Biographies of five female photographers. Their lives and works show the many different ways that photography can be turned into art. The author offers her own interpretation of each artist's photographs while encouraging kids to discover their own meanings. For readers inspired to learn more, a bibliography is included.

June 10, 2010


How Soccer Works
by Keltie Thomas

A fun look at soccer from its beginnings to today's modern game. Examines soccer equipment, the science of soccer, physical fitness, and legends of the game. Also includes tips for players. The lively writing style makes for exciting reading.

note: There's a typo on page 61. Replace the word expect with except. The correct sentence should be During a penalty kick, all players except the kicker and goalie must stand behind this [penalty] arc.

Soccer: From Beckham to Zidane
by Christopher Morris

An engrossing account of an international game. Well-written, with lots of photos, Morris' book definitely inspires enthusiasm for the sport.

Contents: Soccer's Coming to North America / A World Sport / Manchester United / David Beckham / "No Hands, Please" / Fancy Kicks & Other Tricks / Women & Girls on the Field / Soccer Schools & Scholarships / Greats of the Game

by Robert Burleigh
illustrated by Stephen T. Johnson

Two teams try to break a tie game in this exciting soccer poem. Short lines, action verbs, and blurry pictures ably capture the tense moment.

One minute left.
Last-second charge.
All wheeling as one.
Now! Make it happen!

June 8, 2010

Dahl book makes you laugh and wince

Boy: Tales Of Childhood
by Roald Dahl

Some critics of Roald Dahl have often been appalled by his depictions of sadistic and cruel adults. They must not have read Boy, Dahl's story of his childhood. He has some wonderful, idyllic memories of his family vacations, but his most vivid descriptions come from his boarding school experiences. Canings were a regular occurrence, given with a tremendous amount of precision and relish. No wonder Dahl never forgot it, and explains a great deal about such characters as the menacing Miss Trunchbull of Matilda fame. It may be a little horrific, but kids will enjoy the Great Mouse Plot and the Goat's Tobacco.

Intro to Pablo Neruda

When I Was A Boy Neruda Called Me Policarpo
by Poli Délano

Chilean writer Poli Délano remembers poet Pablo Neruda in this unusual memoir. o Pablo, as Délano called him, was an eccentric: owning a ferocious pet badger, having a taste for iguana, grasshoppers, and ants (he was very disappointed at not eating monkey), and taking part in a restaurant brawl. Interpersed among the tales are some of Neruda's poems, which I'm afraid I didn't understand. A brief biography of Neruda ends the book.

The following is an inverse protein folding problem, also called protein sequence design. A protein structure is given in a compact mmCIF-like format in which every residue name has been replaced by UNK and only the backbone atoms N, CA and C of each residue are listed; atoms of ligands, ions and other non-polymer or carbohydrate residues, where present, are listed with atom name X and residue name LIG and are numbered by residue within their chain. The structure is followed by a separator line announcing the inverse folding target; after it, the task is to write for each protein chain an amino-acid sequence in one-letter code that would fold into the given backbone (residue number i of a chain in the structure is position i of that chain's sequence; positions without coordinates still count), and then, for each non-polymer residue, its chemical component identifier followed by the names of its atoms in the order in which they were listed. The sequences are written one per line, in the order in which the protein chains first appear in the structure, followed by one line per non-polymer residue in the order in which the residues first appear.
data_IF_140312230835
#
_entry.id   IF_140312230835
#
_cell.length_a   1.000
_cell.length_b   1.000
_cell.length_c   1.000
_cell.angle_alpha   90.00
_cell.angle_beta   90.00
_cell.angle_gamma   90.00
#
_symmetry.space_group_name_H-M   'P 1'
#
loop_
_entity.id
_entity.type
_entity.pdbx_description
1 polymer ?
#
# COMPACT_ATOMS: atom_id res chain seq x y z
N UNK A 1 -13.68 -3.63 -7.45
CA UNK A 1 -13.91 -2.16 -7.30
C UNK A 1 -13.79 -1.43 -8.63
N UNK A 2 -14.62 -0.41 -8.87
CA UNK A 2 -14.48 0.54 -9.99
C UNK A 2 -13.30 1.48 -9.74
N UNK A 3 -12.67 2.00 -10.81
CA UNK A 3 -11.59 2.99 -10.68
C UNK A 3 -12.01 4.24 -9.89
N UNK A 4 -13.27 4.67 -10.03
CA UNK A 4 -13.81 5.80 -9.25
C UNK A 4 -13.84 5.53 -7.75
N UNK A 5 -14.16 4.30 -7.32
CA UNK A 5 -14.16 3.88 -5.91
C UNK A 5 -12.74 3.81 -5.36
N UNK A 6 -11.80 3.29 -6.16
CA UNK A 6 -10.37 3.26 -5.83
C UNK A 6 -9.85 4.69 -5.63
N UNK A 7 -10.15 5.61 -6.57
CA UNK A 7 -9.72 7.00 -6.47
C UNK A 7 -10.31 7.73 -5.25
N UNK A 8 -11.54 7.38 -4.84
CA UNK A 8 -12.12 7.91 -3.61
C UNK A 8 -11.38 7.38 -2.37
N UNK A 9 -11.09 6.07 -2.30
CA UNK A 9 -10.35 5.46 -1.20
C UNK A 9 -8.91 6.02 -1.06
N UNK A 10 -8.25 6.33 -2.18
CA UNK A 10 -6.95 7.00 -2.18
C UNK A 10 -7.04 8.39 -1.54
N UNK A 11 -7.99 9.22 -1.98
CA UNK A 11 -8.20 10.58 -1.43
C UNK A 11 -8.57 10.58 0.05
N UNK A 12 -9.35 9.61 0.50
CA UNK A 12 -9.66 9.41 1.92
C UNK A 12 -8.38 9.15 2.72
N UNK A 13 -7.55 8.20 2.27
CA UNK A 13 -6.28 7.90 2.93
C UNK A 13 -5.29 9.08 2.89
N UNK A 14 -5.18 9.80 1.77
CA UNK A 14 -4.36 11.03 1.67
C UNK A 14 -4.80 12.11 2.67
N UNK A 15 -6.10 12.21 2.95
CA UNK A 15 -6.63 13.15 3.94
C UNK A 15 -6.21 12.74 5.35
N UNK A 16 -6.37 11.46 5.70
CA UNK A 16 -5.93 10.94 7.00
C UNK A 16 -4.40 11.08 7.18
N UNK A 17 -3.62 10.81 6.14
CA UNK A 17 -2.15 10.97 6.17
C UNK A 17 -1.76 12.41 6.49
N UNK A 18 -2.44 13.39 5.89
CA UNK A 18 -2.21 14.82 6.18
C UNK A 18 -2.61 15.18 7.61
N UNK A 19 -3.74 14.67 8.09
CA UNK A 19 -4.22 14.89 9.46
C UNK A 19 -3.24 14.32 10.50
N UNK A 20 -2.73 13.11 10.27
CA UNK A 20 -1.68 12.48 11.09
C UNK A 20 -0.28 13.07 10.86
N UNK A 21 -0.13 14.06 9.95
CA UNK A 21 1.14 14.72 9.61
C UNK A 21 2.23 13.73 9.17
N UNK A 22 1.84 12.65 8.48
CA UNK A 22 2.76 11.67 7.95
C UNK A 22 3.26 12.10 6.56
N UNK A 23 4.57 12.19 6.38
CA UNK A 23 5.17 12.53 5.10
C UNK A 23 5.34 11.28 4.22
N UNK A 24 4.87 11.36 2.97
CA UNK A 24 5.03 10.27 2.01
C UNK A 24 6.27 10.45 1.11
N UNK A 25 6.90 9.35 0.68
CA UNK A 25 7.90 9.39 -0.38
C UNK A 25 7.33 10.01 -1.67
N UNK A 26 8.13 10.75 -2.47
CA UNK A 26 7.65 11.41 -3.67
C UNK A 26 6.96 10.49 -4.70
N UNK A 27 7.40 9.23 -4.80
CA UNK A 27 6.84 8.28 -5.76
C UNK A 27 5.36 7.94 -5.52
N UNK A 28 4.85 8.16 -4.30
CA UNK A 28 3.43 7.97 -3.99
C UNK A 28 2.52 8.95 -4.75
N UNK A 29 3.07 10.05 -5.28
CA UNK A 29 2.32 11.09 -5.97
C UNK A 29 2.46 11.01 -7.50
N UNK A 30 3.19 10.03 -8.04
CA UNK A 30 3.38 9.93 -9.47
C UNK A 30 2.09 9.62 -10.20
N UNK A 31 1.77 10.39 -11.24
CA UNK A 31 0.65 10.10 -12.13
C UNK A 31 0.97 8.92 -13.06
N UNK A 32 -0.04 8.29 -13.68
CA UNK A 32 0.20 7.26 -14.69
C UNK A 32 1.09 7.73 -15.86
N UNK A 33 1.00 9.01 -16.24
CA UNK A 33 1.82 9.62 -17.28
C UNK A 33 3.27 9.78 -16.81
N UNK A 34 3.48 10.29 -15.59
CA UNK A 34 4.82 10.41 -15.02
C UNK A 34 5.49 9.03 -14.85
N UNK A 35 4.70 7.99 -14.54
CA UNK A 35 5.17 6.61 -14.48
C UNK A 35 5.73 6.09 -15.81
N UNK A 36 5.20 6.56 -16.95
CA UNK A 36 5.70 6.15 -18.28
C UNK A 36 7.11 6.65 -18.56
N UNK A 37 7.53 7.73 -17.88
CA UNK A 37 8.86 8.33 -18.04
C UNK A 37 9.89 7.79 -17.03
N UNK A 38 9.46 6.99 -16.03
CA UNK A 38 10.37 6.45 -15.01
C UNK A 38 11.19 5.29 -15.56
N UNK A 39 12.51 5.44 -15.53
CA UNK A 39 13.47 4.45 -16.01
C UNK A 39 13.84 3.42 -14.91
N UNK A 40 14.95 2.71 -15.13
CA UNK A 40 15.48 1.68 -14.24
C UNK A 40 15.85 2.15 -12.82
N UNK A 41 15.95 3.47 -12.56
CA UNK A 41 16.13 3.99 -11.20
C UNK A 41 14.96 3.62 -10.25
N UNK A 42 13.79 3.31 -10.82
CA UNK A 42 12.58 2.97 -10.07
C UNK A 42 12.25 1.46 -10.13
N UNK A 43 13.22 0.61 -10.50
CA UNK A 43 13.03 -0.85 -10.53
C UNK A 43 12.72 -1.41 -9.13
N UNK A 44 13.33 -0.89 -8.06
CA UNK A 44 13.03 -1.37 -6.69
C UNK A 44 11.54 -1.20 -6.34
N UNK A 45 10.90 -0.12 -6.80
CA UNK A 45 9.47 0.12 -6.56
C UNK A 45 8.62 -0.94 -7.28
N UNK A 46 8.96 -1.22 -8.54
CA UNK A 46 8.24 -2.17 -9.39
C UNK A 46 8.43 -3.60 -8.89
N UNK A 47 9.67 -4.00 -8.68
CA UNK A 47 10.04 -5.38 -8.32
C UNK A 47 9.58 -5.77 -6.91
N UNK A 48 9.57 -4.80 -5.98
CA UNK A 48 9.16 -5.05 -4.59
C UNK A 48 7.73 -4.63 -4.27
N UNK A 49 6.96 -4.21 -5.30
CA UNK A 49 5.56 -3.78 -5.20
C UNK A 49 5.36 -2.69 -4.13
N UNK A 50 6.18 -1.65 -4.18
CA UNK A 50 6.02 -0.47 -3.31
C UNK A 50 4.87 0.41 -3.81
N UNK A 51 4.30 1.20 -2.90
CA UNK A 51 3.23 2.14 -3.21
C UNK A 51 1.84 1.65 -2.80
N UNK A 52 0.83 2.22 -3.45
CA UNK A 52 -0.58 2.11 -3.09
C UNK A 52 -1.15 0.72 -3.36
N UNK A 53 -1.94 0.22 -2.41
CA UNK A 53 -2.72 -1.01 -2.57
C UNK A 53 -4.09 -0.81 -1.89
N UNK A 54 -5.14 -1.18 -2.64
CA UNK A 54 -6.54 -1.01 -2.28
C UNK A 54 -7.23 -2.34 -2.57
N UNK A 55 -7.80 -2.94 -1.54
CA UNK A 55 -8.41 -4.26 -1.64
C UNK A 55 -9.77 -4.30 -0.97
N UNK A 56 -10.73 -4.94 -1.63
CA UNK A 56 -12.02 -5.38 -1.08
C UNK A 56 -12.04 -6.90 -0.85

June 3, 2010

Interesting coming-of-age story

How It Happened in Peach Hill
by Marthe Jocelyn

Annie and her mother are successful con artists. They move from town to town offering clairvoyant guidance. Annie pretends to be the village idiot in order to collect gossip and information for her mother to use in her fake seer act. But in Peach Hill, Annie grows tired of all the fakery and lying. She drops her guise, but her mother is inspired to start a new scam: faith healing.

An unusual coming-of-age story, slightly funny, yet disturbing. While the reader will admire Annie's courage in choosing her own path, the fate of Annie's friend Helen remains unclear, leading to lingering concern.

June 1, 2010

Laurie Halse Anderson


Laurie Halse Anderson's first novel, Speak tells the story of Melinda, rendered mute because of a traumatic incident during summer vacation. Shunned by the entire school, she retreats to an abandoned janitor's closet in hope of finding solace. 
Anderson expertly captures the particular hell of high school through Melinda's darkly humorous and sarcastic thoughts. The authenticity of place and character has made Anderson a favourite author for many teens. Although her subject matter is often disturbing, her characters' strengths and resilience are much admired, which make for repeated readings. 

Kate Malone is very good at keeping her emotions hidden, or so she thinks. But her meticulously ordered life is thrown into chaos when her neighbours, the Litches, are left homeless after a fire. Now Teri Litch, a former bully, and her little brother Mikey are sharing Kate's room. Teri and Mikey are the catalysts that shake Kate out of her self-centeredness and force her to consider other people's problems, not just her own.
Kate is not as interesting as Melinda (Speak), nor as likeable. She has some unresolved issues with her deceased mother and a distant father that are not adequately dealt with. But Anderson clearly shows that life for the popular student is not always easy.

A slave named Isabel desperately tries to win her freedom while acting as a spy for the rebels. The gripping, fast-moving plot makes this book hard to put down. 

Anderson includes a helpful appendix which answer questions about the Revolutionary War and the events in the story. A sequel, Forge,will be published in October 2010.
Read Laurie Halse Anderson's blog at http://halseanderson.livejournal.com/.